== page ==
You know who is relevant? Google. We chose an urban public school district (on purpose, even) where resources are a big issue. The technology at our school isn’t what we would like. High up on my list of resources I would like to see, as a parent, is an online platform that allows parents, students, and teachers easy, coordinated communication, where I can see homework, read newsletters, teachers can send emails, etc. We don’t have that now, but that kind of platform has become an intrinsic resource for higher education, and I think its absence is to my child’s detriment. Well, it turns out Google offers just such a platform, for free, for educational institutions. It’s the same apps package it offers businesses (and non-profits at a discounted cost). Google makes tangible efforts to benefit people’s lives in key ways, and that increases their social capital in a unique way. In other words, they make themselves relevant in real life in a positive way, while other online enterprises have stuck to the internet without getting creative in their marketing; I can only assume they are squirreled away in the intertubes counting acorns somewhere…

 

I decided that sometimes my rants are, in fact, good ideas gone wild. Three years ago, I harassed a friend at length about how Obama should take advantage of the need to create jobs and boost flagging industry to boost the green industry. Well, he kinda sorta did that in the way that he kinda sorta did most things, and the fall out has been headline news this week. The green industry is poised for innovation and technological development of the kind Ford implemented, which sent the US hurtling along its hegemonic 20th century course. Simply put, industry in the US has to be innovative, creative, and successful to be a global leader. Green energy is a good bet, because almost every other industry depends on energy as a key resource. The financial industry may be an outlier here but even Wall Street likes to have the lights on. However, China has already positioned itself as a rising player in the green(er) energy industry, which means the window of opportunity for the US is creaking its way shut.

There’s a difference between what China has done and the US could do, however. China has developed a bright and shiny business environment rich in low wages and low environmental standards – and thus a low overhead even with shipping costs. Yet China is also notoriously bad at producing creative thinkers – and known to jail those it does have. Herein lies an opportunity for the US to foster the kind of creativity and innovation for which it is known, and develop products that do not depend on existing systems OR seek to replace them, but work instead side-by-side. Obama wants to foster such development; unfortunately, he has yield tangible results.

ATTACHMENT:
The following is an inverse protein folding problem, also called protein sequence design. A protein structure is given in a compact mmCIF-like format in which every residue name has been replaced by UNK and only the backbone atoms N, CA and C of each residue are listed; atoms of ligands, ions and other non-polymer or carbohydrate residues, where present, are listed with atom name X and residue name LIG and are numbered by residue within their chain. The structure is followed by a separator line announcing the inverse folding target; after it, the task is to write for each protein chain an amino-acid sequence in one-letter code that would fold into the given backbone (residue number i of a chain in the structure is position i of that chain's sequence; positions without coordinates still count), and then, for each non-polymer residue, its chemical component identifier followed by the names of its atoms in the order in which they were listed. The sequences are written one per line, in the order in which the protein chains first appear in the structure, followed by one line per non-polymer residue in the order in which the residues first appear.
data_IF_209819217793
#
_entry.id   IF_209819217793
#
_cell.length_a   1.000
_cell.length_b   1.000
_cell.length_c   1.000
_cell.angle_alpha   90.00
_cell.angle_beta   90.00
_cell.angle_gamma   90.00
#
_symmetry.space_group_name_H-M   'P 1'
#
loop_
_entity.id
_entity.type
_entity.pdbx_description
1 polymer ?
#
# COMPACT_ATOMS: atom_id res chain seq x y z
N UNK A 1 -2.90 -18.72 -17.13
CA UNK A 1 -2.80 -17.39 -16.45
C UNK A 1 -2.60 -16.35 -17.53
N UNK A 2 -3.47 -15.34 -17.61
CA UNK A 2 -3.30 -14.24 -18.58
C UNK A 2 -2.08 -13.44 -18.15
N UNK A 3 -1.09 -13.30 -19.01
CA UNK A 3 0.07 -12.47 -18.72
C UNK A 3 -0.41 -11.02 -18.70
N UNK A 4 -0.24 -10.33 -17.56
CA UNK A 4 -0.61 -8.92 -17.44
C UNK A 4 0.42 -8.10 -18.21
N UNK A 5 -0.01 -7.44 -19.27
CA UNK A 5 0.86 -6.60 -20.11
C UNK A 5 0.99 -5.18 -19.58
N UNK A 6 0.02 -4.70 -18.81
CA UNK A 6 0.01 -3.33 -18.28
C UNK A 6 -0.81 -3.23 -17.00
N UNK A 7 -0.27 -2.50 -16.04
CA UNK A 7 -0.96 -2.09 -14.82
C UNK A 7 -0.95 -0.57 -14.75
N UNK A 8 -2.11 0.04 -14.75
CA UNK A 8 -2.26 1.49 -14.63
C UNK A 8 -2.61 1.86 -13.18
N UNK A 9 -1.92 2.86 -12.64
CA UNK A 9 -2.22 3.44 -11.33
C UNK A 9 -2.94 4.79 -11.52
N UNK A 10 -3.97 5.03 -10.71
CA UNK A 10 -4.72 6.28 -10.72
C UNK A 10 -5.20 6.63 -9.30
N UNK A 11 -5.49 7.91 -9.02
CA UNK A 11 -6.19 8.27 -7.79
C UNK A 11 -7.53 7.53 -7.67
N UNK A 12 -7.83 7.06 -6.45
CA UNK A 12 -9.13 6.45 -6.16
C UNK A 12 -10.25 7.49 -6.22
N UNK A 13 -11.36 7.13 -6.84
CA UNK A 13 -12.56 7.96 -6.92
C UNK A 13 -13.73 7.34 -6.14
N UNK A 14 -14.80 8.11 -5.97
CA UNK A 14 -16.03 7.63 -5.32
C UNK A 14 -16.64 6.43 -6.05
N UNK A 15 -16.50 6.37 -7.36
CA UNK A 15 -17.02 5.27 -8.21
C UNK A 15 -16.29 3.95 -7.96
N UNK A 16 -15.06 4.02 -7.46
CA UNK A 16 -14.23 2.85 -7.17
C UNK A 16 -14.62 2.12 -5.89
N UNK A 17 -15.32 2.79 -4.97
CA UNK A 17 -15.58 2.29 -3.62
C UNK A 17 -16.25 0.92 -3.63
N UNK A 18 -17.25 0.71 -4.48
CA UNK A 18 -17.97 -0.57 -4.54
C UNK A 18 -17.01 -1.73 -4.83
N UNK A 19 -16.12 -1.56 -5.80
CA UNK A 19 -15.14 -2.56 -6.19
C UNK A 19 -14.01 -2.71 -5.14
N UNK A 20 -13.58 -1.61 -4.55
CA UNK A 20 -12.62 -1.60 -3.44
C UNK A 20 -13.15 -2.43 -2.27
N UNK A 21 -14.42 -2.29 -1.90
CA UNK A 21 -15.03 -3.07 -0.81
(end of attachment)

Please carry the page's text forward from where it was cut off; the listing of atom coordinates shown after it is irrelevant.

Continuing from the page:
To elaborate on side-by-side: current alternative energy sources of electricity have to tie into the “electrical grid” in order to send electricity from where they are to where we are. One commonly referenced problem is that electrical supply from wind or solar is not constant the way a power plant is, and so storage is necessary to avoid power fluctuations. Yet, storage of electricity is easier said than done. Batteries can store electricity, but would be expensive and take vast amounts of space to be even somewhat functional for an urban grid. At the same time, it would be the ultimate redundancy to imagine creating a secondary grid. What does this mean for product development?

A successful product would be straightforward and easy to adopt, both financially and logistically. Right now, installing local energy-producing equipment in a home is expensive, complicated, confusing, bewildering, and… you get the point. You need *something to harness energy, another *something to turn it into electricity, an additional *something to store excess electricity for when you need it, and more *something(s) to tie all that in to your home’s electrical service. You might not be surprised to know that this is a specialized skill, beyond the scope of your average electrician, let alone your average homeowner. Information about such systems are often homespun directions, like how to turn pvc pipe into a windmill using an old junkyard generator. But I am astounded that it could be so incredibly difficult to turn your rooster-weather vane into a constantly spinning electrical source that plugs in, literally, to your home’s electrical grid. If an average consumer can go to their *Local-Big-Box-Home-Building-Super-Duper-Store* and buy something for <$50 that takes an hour or two to install… they would do that, especially if it saves them on their ever-rising electrical bill. Fine, so a $50 part won’t revolutionize industry. The idea is that we need creative ways for people to adopt new habits of energy consumption – and by “ways” I mean products that one innovates, produces, and sells, or it doesn’t really count as an industry.

Unfortunately, I am not an engineer, and my mama-skills can’t seem to produce this magical energy source. If only I could bottle my kids’ energy! And that, folks, is why Obama is responsible for the creation of this blog; if he would have just listened to my sage advice… through his obviously telepathic… psychic… oh, never mind.